How Smoking Can Affect Your Sex Life

photographed by Nicolas Bloise.

If you needed one more reason why smoking cigarettes is bad for you, consider your vagina. In addition to harming pretty much every organ in your body and causing several diseases, smoking cigarettes can actually negatively impact your vaginal health — and, in turn, your sex life.

Research has shown that when people smoke tobacco, nicotine compounds can later be found inside their cervical mucous, says Caroline Mitchell, MD, director of the vulvovaginal disorders program at Mass General Hospital. "So, [tobacco byproducts] are absolutely there," she says. As you can imagine, having even minuscule amounts of nicotine inside your vagina is not great.

Vaginas are delicate ecosystems, and smoke compounds can "change the immune profile of the cervix and vagina," Dr. Mitchell says. In other words, your immune system may be less effective at fighting certain infections, including human papillomavirus (HPV), she says. On top of that, studies suggest that smoking can damage the DNA of cervical cells, so women who smoke are twice as likely as non-smokers to get cervical cancer.

Besides cancer and HPV, people who smoke have a much higher prevalence of bacterial vaginosis (BV), Dr. Mitchell says. It's hard to draw any surefire conclusions about exactly why this is, but she says it's "totally plausible" that smoking could change the bacteria inside your vagina. BV typically comes with a range of uncomfortable symptoms, like itching and vaginal discharge with an odor, so it can be pretty annoying to deal with. And when you have BV, you're usually advised to hold off having sex until the infection passes. If you're a smoker who happens to get BV a lot, then stopping may keep infections at bay, Dr. Mitchell says. "We have so few tools [for curing BV] that quitting smoking is an excellent intervention to decrease risk for recurrent BV," she says.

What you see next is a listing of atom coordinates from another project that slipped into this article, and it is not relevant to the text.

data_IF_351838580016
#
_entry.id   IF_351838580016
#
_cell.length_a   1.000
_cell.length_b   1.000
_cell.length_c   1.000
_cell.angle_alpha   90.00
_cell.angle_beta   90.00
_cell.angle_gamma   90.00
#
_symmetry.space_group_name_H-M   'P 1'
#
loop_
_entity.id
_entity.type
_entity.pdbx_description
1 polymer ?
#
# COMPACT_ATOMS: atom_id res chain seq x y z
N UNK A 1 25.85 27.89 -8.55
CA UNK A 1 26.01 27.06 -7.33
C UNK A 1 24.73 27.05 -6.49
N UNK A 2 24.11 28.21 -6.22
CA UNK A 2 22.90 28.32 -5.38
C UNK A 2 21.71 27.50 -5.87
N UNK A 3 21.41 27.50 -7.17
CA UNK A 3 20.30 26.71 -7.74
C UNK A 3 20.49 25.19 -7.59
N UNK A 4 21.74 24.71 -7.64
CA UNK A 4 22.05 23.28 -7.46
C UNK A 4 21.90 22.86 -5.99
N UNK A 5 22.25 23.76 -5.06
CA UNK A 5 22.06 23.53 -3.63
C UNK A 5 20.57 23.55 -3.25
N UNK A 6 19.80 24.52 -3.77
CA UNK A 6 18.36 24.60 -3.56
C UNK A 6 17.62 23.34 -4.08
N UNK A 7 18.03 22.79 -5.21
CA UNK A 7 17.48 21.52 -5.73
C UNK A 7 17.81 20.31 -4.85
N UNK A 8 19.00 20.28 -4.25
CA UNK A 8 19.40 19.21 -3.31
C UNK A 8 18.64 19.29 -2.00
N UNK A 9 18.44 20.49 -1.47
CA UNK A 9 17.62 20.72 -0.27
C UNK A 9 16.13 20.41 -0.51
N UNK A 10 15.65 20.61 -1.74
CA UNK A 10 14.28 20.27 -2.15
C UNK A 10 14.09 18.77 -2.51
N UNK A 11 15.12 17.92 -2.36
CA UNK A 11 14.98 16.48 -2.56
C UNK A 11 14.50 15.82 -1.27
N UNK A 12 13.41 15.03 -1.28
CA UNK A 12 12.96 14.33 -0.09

When it comes to sexual function, the effects of smoking are a little hazier. Studies suggest that people with penises who have erectile dysfunction may benefit from quitting smoking. See, smoking cigarettes causes your blood vessels to constrict, which could also make it harder for blood to flow to a person's penis and cause an erection. This phenomenon hasn't been examined on people with vaginas, although it makes sense that decreased blood flow could change vaginal lubrication or make sex less comfortable, Dr. Mitchell says.

You may have heard (or discovered on your own) that smoking marijuana has an aphrodisiac effect and can actually increase your sex drive. So, does smoking weed have the same effect on your vagina as tobacco? Unfortunately, this hasn't been studied yet, so it's unclear whether the same is true for non-tobacco products. "Medical marijuana is sometimes used for vaginal pain, so I sure hope not," Dr. Mitchell says.

Ultimately, there are tons of very solid health concerns that give you reason to kick your nicotine habit. But if you are currently trying to quit, keep in mind that a healthier vagina — and possibly better sex — is one more thing waiting for you on the other side of the horizon.

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